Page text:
Heat waves are the deadliest natural disasters we face. What to know to keep your family safe.

SAN FRANCISCO – Heat waves like the one California has been experiencing for the past week are the single most deadly natural disasters the nation faces each year, killing more people than hurricanes, tornadoes, floods, blizzards or extreme cold.

"We never think of heat waves as mass casualty events, but they are," said Kristie Ebi, a University of Washington epidemiologist who studies global health and extreme heat events.

Last year, tornados killed 104 Americans; floods, 146; hurricanes, 12; and lightning, 11, according to the National Weather Service. Meanwhile, the Centers for Disease Control and Prevention estimates each year 702 people in the U.S. die from heat – a number believed to be an undercount.

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At least 289 people died in the heat dome that hit Washington, Oregon and California in June 2021 alone, according to the National Oceanic and Atmospheric Agency. At its peak, on June 28, there were 1,090 heat-related illness visits to emergency rooms in the region, according to the CDC.

"If it had been anything else, we'd have called it a mass casualty event," Ebi said.

The deaths are even more distressing because they're preventable. "There's no reason people should be dying in heat waves," she said.

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Here's why extreme heat can be so dangerous.

How heat can kill

Heat kills when core body temperature, meaning the internal organs, such as the heart, liver, brain and blood, rises. Older people and those with underlying conditions such as diabetes, heart problems or lung disease, are especially at risk.

To cope, the body tries to move the heat away from the core by increasing sweating. This can lead to dehydration, which decreases blood volume and increases strain on the cardiovascular system. Fluid can build up in the lungs, causing cause acute respiratory distress.

Heat exhaustion, the first phase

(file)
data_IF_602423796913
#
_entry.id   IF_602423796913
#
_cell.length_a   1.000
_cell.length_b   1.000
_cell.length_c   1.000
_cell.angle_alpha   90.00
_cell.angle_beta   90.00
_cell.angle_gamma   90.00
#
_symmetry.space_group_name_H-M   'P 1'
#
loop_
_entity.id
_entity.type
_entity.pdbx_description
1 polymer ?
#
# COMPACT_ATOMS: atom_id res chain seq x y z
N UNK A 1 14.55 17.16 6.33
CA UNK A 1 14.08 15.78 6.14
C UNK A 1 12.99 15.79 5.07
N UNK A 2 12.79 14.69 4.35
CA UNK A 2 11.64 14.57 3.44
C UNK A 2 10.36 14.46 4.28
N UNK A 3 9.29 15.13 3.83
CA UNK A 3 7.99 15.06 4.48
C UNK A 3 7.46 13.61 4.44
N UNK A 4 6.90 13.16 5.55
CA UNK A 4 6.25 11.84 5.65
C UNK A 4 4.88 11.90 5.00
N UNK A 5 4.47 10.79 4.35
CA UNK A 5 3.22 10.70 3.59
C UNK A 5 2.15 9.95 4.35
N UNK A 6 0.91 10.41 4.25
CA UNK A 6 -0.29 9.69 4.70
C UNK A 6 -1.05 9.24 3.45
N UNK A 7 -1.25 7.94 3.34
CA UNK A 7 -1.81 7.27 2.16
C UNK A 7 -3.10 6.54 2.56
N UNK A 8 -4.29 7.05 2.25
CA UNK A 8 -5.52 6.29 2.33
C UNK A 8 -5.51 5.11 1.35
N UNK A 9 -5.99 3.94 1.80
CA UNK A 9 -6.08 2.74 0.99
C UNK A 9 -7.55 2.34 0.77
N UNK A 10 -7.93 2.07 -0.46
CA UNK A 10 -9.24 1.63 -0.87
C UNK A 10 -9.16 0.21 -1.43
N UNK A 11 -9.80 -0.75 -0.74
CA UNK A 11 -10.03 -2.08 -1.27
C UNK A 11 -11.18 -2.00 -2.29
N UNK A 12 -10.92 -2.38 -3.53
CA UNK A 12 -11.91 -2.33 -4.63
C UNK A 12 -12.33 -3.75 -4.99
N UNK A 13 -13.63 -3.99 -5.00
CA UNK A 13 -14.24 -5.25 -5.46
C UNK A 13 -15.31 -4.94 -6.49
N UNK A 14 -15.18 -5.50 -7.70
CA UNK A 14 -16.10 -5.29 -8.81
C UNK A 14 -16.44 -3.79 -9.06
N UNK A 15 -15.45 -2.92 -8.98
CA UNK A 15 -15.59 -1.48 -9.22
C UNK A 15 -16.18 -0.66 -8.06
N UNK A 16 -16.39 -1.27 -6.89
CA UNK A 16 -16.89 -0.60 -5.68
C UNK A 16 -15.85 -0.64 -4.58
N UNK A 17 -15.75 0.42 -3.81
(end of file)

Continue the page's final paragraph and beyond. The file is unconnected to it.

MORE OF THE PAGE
Heat exhaustion, the first phase, causes heavy sweat, nausea and possible vomiting and fainting. Blood vessels open up and the heart must work harder to pump. Fluid and salt are lost, leading to electrolyte changes.


Heat stroke can happen fast

Heat stroke begins when sweating ceases and the skin becomes dry and flushed. The gut can begin leaking toxins into the body, triggering an inflammatory response. Body temperature can reach as high as 106 degrees or more within 10 or 15 minutes.

As the internal temperature rises, cells begin to die, causing organ damage. Victims can experience confusion, coma and seizures.

If not checked, death can come within hours.

Even after cooling, heat-related issues can persist

Even if the victim gets to a cooler place, the damage can be lasting.

"Cognitive and organ dysfunction can persist for years following injury and render the injured individual at two to three-times greater risk of death for decades after injury," according to a report on the health risks of extreme heat in the medical journal The Lancet.


Why are heat deaths undercounted?

One of the tough things about heat versus other disasters is it can sometimes be difficult to immediately tell that the temperature was what killed someone, said Scott Sheridan, a professor of geography at Kent State University who studies heat vulnerability.

“With a tornado or a flood, it’s pretty obvious,” he said.

While hot temperatures kill through heat exhaustion and heat stroke, they can also contribute to deaths from heart attacks, strokes and cardiovascular disease, according to a report from the Environmental Protection Agency.

Those, rather than heat, can be what's listed on the death certificate, which is why official records tend to undercount them. Looking at just 61% of U.S. population in counties, a study in the journal Environmental Epidemiology estimated an average of 5,609 deaths attributable to heat each year.


What about heat and climate change?

A national website, Heat.gov, shows real-time data on excessive heat warnings. In the past 30 days, 61 million Americans were under heat alerts.

The problem is expected to worsen in coming years as climate change increases heat waves' frequency and temperatures. July 2021 was the hottest month ever recorded on Earth and US summers are becoming hotter and deadlier, according to NOAA.

A bicyclist passes a bank sign displaying a temperature of 116 degree in Sacramento, Calif., Monday, Sept. 5, 2022. The National Weather Service reported temperatures over 112 mark in the Sacramento area.
A bicyclist passes a bank sign displaying a temperature of 116 degree in Sacramento, Calif., Monday, Sept. 5, 2022. The National Weather Service reported temperatures over 112 mark in the Sacramento area.

This article originally appeared on USA TODAY: Heat waves are becoming more deadly than ever. Explaining the dangers.